Throughout history, imagery has proven to be an astounding political and social force, invoking emotions through one universal language. When many of us think about the end of World War II, we envision Eisenstaedt's "The Kiss in Times Square." Nick Ut's heartbreaking image helped bring an end to the Vietnam War by bringing the war into the homes of Americans, who then took to the streets and the ballot box. Neil Armstrong captured the world's first glimpse of humanity on the moon when he took a picture of Buzz Aldrin. As co-founder and CEO of a business that captures the important events of our time, I am acutely conscious of the fact that our photographers and filmmakers are not only documenting stories, but their work is inspiring change.
I grew up in Apartheid South Africa. From an early age, I found it difficult to witness what I believed was the worst affliction that could befall a society. I came to believe that there was no hope, no end to this institutionalized racism in sight. I was wrong. With strong support from the media, with images like this one of Hector Pieterson, a 12-year old boy carried by a fellow student after being shot by police on June 16, 1976, during a protest, Apartheid ended 15 years ago.
But now an even worse affliction has befallen my homeland; AIDS is exacting an enormous toll in South Africa and elsewhere. Imagery, however, has also helped tell the story of the fight against AIDS, reducing the stigma associated with the disease, galvanizing individuals, corporations and governments to take on the battle against the pandemic.
The world has mobilized to fight AIDS. From Princess Diana, who visited AIDS orphans in Brazil in 1991, to home-grown health workers like this one in South Africa, many have worked for change, and images like these have helped push this change. We have moved from almost no one receiving treatment for HIV in the developing world to more than four million people in low- and middle-income countries receiving AIDS medicines this year. HIV infection rates are finally slowing globally, and deaths due to HIV/AIDS have fallen over the last two years. Through the Global Fund to Fight AIDS, Tuberculosis and Malaria - the world's largest global health financing mechanism, leveraging U.S. and other funding to fight AIDS in 138 countries -and many other NGOs and governments, what was once viewed as an unbeatable pandemic shows signs of slowing. The business community has also played its part by lending its expertise to the battle - in our case, with imagery. Together, the world is turning a corner in this fight.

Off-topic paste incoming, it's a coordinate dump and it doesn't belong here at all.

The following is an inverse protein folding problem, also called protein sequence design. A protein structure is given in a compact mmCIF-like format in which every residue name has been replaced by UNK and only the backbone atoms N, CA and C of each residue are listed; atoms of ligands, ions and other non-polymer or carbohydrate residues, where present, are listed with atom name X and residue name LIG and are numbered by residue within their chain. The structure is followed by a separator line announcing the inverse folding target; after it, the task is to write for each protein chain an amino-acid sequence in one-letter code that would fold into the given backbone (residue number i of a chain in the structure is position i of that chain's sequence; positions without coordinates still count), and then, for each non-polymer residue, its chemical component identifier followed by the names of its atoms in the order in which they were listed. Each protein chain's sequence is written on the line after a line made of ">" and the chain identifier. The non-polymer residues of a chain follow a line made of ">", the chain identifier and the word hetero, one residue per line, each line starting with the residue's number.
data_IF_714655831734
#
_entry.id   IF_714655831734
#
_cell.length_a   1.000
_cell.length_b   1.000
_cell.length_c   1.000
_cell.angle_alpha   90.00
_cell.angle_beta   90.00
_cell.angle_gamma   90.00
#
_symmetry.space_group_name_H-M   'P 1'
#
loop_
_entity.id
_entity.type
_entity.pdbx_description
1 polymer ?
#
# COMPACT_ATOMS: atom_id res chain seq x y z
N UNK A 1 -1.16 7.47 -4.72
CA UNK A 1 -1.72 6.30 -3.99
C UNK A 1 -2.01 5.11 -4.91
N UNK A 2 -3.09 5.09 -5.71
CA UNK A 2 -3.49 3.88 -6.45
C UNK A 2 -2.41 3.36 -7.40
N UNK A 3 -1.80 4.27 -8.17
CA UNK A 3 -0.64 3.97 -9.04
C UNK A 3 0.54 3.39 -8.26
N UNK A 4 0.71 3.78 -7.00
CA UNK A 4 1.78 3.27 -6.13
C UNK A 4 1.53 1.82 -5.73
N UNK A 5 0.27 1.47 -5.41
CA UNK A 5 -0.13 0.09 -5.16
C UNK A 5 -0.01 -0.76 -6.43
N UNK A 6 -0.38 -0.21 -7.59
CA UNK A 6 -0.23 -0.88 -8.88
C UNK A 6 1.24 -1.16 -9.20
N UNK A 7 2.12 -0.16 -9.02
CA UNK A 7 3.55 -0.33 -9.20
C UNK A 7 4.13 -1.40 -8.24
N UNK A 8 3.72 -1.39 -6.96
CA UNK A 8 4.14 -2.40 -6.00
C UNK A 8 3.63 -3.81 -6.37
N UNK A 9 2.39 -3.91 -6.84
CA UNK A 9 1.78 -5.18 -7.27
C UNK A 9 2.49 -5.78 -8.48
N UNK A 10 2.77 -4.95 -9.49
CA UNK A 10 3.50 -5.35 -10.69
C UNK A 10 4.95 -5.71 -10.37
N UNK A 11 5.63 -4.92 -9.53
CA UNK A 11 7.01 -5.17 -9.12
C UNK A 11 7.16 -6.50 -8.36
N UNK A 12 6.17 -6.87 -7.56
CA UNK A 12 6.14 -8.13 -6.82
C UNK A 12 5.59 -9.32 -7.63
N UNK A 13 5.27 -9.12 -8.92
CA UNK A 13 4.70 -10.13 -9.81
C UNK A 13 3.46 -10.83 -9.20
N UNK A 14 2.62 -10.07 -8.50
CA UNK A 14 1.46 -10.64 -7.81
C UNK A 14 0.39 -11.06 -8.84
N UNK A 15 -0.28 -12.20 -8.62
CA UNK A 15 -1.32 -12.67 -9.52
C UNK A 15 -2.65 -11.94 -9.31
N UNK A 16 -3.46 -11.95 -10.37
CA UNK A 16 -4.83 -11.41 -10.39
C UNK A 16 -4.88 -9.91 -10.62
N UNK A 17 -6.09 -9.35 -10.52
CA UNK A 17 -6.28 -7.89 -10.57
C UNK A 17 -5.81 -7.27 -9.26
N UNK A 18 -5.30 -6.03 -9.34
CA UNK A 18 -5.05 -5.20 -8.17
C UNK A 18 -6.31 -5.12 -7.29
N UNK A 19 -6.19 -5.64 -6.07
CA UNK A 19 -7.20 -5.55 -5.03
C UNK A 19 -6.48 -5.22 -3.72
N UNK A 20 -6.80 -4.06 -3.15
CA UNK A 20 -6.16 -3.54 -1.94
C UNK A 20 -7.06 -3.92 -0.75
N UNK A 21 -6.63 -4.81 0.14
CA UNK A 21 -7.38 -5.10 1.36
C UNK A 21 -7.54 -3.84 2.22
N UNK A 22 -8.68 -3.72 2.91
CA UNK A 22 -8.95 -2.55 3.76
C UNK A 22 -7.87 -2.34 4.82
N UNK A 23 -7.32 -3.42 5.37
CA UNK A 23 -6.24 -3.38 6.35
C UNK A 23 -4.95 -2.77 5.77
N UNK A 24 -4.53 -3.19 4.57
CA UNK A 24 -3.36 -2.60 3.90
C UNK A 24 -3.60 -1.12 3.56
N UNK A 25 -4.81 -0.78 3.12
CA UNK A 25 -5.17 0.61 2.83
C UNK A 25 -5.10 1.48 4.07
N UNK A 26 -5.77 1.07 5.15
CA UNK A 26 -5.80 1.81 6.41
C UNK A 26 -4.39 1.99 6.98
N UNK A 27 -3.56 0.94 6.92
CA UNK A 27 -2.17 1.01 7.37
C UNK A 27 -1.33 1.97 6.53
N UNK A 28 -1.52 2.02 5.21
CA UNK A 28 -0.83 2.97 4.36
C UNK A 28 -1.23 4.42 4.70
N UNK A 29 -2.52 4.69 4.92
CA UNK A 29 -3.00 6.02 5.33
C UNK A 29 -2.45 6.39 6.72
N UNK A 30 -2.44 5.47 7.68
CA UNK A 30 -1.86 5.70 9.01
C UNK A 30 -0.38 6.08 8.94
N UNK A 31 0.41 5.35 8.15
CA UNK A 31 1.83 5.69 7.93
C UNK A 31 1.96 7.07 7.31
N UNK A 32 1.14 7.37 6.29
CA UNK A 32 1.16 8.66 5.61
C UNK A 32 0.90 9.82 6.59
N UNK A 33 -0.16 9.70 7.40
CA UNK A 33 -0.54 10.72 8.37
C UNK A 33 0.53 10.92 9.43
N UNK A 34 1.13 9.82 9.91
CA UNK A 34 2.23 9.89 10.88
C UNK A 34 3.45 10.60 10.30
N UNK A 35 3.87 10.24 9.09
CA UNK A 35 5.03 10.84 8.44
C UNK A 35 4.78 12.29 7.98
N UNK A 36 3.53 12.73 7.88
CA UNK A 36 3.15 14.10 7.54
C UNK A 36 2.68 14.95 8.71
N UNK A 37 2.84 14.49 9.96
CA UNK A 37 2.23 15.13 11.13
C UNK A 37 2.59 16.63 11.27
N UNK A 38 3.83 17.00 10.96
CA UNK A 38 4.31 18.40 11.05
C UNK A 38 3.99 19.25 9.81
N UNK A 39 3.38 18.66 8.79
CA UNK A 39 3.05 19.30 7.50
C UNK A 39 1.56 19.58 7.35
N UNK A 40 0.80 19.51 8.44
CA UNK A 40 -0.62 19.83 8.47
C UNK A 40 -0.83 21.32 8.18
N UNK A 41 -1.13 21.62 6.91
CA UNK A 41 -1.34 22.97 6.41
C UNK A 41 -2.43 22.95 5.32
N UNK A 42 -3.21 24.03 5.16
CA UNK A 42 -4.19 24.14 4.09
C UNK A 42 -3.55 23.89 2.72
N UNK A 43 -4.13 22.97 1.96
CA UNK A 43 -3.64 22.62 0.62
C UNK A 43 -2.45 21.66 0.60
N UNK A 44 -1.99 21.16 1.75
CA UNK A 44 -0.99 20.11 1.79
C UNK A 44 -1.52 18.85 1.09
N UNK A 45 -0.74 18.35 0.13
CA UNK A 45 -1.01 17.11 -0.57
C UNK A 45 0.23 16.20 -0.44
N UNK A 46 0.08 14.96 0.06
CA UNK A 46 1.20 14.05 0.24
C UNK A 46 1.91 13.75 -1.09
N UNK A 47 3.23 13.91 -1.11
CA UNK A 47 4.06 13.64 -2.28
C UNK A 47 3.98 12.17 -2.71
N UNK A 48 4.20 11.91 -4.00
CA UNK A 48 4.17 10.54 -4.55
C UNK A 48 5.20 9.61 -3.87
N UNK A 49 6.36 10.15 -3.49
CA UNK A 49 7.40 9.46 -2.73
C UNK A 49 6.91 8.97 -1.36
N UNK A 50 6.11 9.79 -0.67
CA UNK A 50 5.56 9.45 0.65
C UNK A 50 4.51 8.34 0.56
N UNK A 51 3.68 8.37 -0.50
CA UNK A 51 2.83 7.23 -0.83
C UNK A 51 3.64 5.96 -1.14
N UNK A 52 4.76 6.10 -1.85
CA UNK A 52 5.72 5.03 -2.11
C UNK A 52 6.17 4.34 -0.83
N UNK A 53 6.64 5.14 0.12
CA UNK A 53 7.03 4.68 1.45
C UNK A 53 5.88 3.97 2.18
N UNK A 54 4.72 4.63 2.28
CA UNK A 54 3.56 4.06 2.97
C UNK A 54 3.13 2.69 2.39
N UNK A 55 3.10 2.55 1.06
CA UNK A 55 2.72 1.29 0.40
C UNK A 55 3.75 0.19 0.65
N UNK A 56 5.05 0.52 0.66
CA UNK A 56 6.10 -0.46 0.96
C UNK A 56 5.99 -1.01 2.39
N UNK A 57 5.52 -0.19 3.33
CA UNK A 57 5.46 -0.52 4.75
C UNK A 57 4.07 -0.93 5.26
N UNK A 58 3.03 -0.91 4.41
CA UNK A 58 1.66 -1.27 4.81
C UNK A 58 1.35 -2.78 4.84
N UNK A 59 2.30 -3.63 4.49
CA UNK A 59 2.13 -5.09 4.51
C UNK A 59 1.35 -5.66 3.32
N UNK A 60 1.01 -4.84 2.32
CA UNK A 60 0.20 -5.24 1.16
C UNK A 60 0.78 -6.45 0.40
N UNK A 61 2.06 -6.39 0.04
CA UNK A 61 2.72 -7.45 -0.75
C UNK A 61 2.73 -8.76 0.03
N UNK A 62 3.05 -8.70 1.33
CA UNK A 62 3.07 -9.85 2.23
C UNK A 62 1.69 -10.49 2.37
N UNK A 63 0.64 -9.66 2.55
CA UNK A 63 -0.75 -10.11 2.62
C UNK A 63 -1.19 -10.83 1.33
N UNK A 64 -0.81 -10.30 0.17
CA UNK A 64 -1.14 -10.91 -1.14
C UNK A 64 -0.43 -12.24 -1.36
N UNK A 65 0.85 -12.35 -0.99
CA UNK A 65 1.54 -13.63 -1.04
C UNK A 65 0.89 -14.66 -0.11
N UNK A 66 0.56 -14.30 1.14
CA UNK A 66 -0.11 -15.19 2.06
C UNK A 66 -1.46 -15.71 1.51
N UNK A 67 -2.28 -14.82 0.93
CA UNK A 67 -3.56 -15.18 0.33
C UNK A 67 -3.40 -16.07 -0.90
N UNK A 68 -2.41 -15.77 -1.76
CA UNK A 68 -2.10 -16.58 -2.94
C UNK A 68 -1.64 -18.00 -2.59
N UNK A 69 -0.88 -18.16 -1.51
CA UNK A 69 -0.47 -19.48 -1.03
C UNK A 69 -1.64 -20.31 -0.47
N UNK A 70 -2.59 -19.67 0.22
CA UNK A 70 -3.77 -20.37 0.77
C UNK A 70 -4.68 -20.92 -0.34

Remarkable milestones in the fight against AIDS are within sight. We have the power to end all mother-to-child transmission of the disease. With continued investments, in just five years no mother will have to fear passing on the disease to her child. Within the next decade, AIDS medicines could be available to everyone who needs them. Imagery assists and inspires people and governments to tackle problems like this pandemic.
This is an image of an HIV-positive mother and her HIV-free baby. I believe we will see many more such images of hope in the coming years, as image-makers tell the world that AIDS can become a disease to live with and to be conquered, rather than a death sentence.
Today, on World AIDS Day, I call on all of the media to take up this message of hope, spreading the powerful stories of success in the fight against AIDS that are coming from countries around the world. We must stay the course, notwithstanding a global economic crisis and competing domestic priorities, so that we can continue, with our colleagues in the media, to show the positive impact of investments in global health and particularly HIV/AIDS.
Times Square: Photo by Alfred Eisenstaedt/Pix Inc./Time & Life Pictures/Getty Images; Vietnam: AP Photo/Nick Ut; Moon: Photo by Nasa/Getty Images; Hector: Photo by Sam Nzima; Diana: Photo by Ken Goff//Time Life Pictures/Getty Images; Medicines: Photo by Per-Anders Pettersson/Liaison Agency; Mom: Photo by Brent Stirton/Getty Images for the GBC
Jonathan Klein is a Board member of Friends of the Global Fight Against AIDS, Tuberculosis and Malaria and also serves on the Corporate Advisory Board of the Global Business Coalition on HIV/AIDS, Tuberculosis and Malaria. He is the co-founder and Chief Executive Officer of Getty Images.